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Best sealant for underground house walls

GBA Editor | Posted in GBA Pro Help on

We have purchased an underground house; only south side face showing. We have removed 3 feet of dirt from the top and have had a backhoe remove dirt from all three sides so the french drain system can be replaced. What is the best sealant/insulation to put on these three walls? A company doing open cell foam spray tells us that’s the best but I don’t want that on top as I want to keep it for a patio. What would be the best for the top?

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  1. GBA Editor
    Martin Holladay | | #1

    1. Where are you located? In all but the very warmest climates -- for example, Hawaii -- you definitely want insulation on your roof. Listen to your foam contractor.

    2. The three walls can be insulated with extruded polystyrene (XPS), high-density expanded polystyrene (EPS), closed-cell spray polyurethane foam, or rigid rock wool (Roxul). Of these options, the least expensive will be XPS or Roxul.

    3. The roof can be insulated with XPS or closed-cell spray polyurethane foam. If you want a patio on your roof, you can still insulate. I would use XPS. A contractor familiar with these systems should be consulted. Such a roof needs high-quality membrane roofing (either under or over the XPS), a drainage medium (coarse granular material), and then a good sub-base for your patio pavers.

    4. Your walls will need a high-quality waterproofing system in addition to insulation. Don't try to save money on these details. I would use a three-dimensional drainage or dimple mat over peel-and-stick membrane, followed by coarse granular backfill. Be sure that your new footing drains have risers (cleanouts) accessible at grade, and be sure that the system drains to daylight.

    Good luck.

  2. Expert Member
    Michael Maines | | #2

    There is another way to do underground homes. It is far from conventional but the concepts are sound. You can read about it here:


    I'm with Martin on the roof assembly except I would definitely put the waterproofing membrane under the XPS (I like MuleHyde EPDM from ABC supply) and I would cover it with enough layers of extruded polystyrene to achieve R-30 minimum and then cover that with a dimpled drainage mat such as Ameridrain before adding two layers of Hardi-backer tile backer board with offset seams adhered to each other with modified thinset tile adhesive on which I would thin set a 4x8 quarry tile such as American Olean's Quarry Naturals for a wear surface.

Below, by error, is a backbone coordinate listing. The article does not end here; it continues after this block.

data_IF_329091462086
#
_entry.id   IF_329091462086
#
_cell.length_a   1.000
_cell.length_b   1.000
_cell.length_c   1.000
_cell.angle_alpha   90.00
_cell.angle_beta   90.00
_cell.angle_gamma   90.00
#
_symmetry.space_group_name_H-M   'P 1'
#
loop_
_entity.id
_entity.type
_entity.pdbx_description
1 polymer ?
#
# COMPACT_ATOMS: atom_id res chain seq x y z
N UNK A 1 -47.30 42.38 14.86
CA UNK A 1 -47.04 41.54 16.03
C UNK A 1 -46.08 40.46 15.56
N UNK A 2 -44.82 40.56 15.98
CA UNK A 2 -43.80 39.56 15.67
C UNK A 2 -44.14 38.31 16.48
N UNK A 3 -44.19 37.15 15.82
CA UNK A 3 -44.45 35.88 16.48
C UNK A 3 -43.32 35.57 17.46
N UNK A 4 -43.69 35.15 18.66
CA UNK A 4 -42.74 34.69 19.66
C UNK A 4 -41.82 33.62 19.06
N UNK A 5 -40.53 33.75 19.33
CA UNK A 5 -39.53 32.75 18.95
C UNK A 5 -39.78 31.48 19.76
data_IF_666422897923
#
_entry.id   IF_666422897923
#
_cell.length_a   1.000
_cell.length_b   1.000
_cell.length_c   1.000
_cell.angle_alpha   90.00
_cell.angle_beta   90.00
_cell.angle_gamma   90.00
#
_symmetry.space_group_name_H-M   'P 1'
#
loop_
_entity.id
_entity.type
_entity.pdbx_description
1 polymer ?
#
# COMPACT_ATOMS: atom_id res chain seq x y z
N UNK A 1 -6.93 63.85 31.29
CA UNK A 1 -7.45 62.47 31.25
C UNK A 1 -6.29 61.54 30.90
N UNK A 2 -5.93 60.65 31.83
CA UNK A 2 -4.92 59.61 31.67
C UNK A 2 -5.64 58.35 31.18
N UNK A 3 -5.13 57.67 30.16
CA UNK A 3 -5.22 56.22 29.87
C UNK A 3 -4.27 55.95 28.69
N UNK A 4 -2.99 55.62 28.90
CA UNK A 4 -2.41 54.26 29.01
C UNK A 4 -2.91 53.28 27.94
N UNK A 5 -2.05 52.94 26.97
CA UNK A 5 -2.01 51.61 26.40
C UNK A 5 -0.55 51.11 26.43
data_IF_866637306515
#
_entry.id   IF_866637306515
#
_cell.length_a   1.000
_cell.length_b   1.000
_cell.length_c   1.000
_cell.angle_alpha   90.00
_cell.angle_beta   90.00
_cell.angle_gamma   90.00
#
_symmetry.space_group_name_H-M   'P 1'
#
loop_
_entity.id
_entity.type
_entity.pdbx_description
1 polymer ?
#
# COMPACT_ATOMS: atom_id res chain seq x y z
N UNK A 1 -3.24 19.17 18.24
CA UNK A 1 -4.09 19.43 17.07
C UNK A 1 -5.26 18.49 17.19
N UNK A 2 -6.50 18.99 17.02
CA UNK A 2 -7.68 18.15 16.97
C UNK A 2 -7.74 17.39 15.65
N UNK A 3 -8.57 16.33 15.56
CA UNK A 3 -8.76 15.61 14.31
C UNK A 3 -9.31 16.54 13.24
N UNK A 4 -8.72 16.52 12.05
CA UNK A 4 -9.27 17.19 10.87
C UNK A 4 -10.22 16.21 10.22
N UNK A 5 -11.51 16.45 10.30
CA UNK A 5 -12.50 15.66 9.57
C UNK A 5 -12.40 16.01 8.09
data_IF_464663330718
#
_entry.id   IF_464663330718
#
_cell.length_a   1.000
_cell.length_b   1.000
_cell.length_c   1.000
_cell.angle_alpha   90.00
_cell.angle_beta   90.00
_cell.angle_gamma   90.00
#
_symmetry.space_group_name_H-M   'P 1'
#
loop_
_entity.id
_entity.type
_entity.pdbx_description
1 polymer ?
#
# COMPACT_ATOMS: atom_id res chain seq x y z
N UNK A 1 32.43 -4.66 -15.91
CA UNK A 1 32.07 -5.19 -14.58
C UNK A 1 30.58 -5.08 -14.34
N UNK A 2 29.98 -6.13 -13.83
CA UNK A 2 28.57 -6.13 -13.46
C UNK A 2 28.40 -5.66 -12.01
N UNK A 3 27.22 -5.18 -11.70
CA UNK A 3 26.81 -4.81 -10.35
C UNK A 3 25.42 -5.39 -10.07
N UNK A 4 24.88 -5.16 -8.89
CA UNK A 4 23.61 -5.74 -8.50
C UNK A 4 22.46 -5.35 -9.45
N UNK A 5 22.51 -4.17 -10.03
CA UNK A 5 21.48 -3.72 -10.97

We just completed a 650 sf R-30 roof patio of this construction that will have raised bed planters and a gas grill on it. The handrails and storm water collection (gutters and scuppers) can be challenging from a design perspective. We used a mixture of stucco parapets with black steel decorative railings welded up from a very affordable set of parts from King Architectural Metals to meet code on this one.(Get on their e-mail list, they have 20% off sales every other month) We've also done cool things with pipe railings and with built-in gutters that had outboard railings made of wood. I also like making railings out of galvanized electrical conduit using a 2" pipe for the top rail and 1" for the rest. 20' stock breaks into thirds that will span 6'8" so you need to design around that post placement.

    We are working on a plan in the office now that has a cantalevered raised bed planter (to create an overhang) that is 20" tall with a built-in bench on the patio side and has a 16" planting trellis centered over the planter which is only 14" deep back from the seat. code requires a 36" railing that won't pass a 6" ball between horizontal elements. 20"+16" gets us to code without looking like a skinny railing at the edge of the roof. It's fun being married to my architect.

  4. iMarc | | #4

    Hardie-backer and other brands of cement backer board are not recommended for cold climate exterior applications where it in contact with grade. I had inquired about use of cement backer board as a substrate for Portland cement stucco finish as protection for foam foundation insulation and was told by Hardie that the material would eventually deteriorate due to freeze-thaw cycle unless it was kept up 2" above finish grade. They said it would tolerate approximately 60 freeze-thaw cycles before beginning to deteriorate, so whether or not you can use it as a tile backer outdoors will depend upon your climate.

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